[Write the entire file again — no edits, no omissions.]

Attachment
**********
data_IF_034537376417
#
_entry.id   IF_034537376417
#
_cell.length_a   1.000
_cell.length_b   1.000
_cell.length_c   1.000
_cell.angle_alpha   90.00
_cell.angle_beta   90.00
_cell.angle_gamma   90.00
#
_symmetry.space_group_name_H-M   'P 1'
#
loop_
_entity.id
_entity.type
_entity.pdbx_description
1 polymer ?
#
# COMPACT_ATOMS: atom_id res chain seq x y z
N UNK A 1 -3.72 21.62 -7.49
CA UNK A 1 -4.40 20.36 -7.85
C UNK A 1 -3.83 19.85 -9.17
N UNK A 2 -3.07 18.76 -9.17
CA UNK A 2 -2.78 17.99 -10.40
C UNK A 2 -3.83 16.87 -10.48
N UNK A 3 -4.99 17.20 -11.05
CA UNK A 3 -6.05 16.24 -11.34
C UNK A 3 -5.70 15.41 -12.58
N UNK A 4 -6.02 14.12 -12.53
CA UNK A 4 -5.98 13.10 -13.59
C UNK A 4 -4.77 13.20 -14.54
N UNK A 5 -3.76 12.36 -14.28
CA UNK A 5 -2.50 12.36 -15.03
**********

data_IF_034537376417
#
_entry.id   IF_034537376417
#
_cell.length_a   1.000
_cell.length_b   1.000
_cell.length_c   1.000
_cell.angle_alpha   90.00
_cell.angle_beta   90.00
_cell.angle_gamma   90.00
#
_symmetry.space_group_name_H-M   'P 1'
#
loop_
_entity.id
_entity.type
_entity.pdbx_description
1 polymer ?
#
# COMPACT_ATOMS: atom_id res chain seq x y z
N UNK A 1 -3.72 21.62 -7.49
CA UNK A 1 -4.40 20.36 -7.85
C UNK A 1 -3.83 19.85 -9.17
N UNK A 2 -3.07 18.76 -9.17
CA UNK A 2 -2.78 17.99 -10.40
C UNK A 2 -3.83 16.87 -10.48
N UNK A 3 -4.99 17.20 -11.05
CA UNK A 3 -6.05 16.24 -11.34
C UNK A 3 -5.70 15.41 -12.58
N UNK A 4 -6.02 14.12 -12.53
CA UNK A 4 -5.98 13.10 -13.59
C UNK A 4 -4.77 13.20 -14.54
N UNK A 5 -3.76 12.36 -14.28
CA UNK A 5 -2.50 12.36 -15.03